AK: Tell me a bit more about the South African Festival at the Oval Theatre. Who's getting it off the ground?
CF: I wasn't involved in putting that together. However, the publisher of New South African Plays, on which I acted as editor, will be launching the publication of plays during this festival on 9th May.
AK: Are you busy with a lot of projects at once?
CF: Producing and sometimes directing my own work requires that I multitask, like most theatre people these days. I, however, usually work on some or other piece of writing in between, but allow for three to four months of the year during which I just write. I've recently started the long process of getting my plays of the past decade ready for publication as I've not submitted anything to a publisher since 1993. I'm also putting together a collection of Afrikaans plays translated into English with a British publisher for 2007.
AK: Are there things you want to do that don't get done because of time or financial constraints?
CF: I get to do most of the work I set out to do; I think some forty plays in less than twenty years of my involvement with theatre shows that I've seldom allowed financial constraints to get in the way. I guess I'm still comforted by the romantic notion that you have to make sacrifices; besides, when it comes to money I'm rather naive.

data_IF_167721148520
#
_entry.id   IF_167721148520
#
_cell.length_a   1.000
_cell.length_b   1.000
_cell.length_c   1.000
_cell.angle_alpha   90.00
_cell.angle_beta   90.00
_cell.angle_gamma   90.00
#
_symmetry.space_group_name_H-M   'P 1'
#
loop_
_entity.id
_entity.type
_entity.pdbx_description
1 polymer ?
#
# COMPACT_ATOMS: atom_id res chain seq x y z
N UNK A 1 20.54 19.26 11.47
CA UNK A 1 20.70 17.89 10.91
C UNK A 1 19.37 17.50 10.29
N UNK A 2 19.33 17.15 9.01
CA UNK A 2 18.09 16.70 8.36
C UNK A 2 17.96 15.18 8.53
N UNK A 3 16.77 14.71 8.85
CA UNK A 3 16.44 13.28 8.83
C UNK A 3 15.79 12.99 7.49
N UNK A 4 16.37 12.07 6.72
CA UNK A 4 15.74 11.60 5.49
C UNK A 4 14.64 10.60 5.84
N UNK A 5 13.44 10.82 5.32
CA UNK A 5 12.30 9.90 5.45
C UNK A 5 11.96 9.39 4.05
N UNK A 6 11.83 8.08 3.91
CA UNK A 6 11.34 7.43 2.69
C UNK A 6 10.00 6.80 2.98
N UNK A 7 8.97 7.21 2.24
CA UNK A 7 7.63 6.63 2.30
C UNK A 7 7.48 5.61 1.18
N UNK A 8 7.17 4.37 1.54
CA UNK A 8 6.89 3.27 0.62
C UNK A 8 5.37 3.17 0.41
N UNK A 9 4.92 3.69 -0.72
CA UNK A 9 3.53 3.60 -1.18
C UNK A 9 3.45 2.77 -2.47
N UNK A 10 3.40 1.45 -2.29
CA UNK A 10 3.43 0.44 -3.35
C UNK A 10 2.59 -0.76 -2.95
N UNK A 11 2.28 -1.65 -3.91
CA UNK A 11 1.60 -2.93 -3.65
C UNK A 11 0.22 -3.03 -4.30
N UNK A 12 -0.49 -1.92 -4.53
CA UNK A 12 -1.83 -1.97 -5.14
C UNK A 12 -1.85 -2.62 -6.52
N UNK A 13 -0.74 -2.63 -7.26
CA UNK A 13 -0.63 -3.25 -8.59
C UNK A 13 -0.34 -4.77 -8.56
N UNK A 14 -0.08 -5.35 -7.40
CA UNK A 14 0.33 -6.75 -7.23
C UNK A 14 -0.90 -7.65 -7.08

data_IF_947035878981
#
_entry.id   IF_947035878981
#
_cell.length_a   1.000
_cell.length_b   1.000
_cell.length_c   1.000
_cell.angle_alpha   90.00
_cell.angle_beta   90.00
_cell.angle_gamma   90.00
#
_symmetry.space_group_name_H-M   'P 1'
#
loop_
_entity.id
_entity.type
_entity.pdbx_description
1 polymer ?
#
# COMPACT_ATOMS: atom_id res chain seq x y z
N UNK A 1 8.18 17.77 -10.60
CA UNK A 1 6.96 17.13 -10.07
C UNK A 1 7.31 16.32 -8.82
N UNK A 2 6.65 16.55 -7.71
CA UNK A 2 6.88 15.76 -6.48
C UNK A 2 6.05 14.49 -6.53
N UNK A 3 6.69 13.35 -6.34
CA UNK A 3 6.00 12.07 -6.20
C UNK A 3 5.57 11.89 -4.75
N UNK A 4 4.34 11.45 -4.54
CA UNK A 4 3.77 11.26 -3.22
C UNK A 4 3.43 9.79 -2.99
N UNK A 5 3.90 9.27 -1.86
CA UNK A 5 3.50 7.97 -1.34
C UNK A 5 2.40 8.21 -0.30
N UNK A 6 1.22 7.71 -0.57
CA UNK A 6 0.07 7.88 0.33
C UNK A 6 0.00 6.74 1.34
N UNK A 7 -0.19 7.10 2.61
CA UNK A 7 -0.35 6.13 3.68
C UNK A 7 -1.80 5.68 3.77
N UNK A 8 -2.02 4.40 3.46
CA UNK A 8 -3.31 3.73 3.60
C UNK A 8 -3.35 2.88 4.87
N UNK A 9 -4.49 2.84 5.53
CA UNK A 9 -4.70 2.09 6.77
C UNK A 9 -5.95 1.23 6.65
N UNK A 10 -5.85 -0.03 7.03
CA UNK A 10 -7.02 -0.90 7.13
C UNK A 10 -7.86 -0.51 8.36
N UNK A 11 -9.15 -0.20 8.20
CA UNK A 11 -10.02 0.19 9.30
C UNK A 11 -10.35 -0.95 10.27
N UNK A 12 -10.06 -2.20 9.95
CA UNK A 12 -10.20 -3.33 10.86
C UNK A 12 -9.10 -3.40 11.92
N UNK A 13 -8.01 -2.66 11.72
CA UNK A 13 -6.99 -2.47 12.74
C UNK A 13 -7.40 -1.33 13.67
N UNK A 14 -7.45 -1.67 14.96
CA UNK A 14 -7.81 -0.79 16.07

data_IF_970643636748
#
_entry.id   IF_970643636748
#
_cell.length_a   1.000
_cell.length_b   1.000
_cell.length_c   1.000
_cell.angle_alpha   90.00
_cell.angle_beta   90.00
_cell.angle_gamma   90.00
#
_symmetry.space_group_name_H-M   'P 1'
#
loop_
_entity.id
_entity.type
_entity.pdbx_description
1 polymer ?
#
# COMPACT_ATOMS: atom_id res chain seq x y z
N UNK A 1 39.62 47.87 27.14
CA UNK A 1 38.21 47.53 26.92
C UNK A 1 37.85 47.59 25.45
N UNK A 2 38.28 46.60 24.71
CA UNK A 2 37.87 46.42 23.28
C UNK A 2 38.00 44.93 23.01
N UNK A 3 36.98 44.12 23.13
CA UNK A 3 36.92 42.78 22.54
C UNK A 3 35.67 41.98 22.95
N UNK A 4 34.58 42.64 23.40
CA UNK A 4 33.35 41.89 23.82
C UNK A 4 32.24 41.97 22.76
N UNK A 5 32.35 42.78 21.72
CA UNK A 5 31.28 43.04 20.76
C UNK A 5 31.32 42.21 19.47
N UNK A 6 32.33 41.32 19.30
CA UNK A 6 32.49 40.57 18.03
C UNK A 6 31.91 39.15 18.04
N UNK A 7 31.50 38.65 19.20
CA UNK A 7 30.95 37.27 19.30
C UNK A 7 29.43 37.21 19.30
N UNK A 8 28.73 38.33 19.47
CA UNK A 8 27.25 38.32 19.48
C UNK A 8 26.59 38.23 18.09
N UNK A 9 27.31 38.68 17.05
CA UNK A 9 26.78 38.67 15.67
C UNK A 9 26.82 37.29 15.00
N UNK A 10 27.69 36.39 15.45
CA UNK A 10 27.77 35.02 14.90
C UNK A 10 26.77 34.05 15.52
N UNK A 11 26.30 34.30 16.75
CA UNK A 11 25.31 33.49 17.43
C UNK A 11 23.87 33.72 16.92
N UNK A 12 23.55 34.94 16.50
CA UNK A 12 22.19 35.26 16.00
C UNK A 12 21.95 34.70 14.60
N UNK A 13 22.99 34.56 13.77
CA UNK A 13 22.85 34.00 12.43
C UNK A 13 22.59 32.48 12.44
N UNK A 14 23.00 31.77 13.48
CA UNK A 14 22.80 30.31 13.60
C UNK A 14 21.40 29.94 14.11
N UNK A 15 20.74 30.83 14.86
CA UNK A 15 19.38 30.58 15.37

AK: How dependent are you on other people to produce work, or are you given a relatively free rein in whatever you want to do?
CF: Working with the arts festivals in South Africa in a way makes one dependent on their financial support to get a production together, especially if your work does not always pander to audiences. I've been lucky that my work is respected in certain circles. I wouldn't, however, stop exploring and experimenting as a playwright.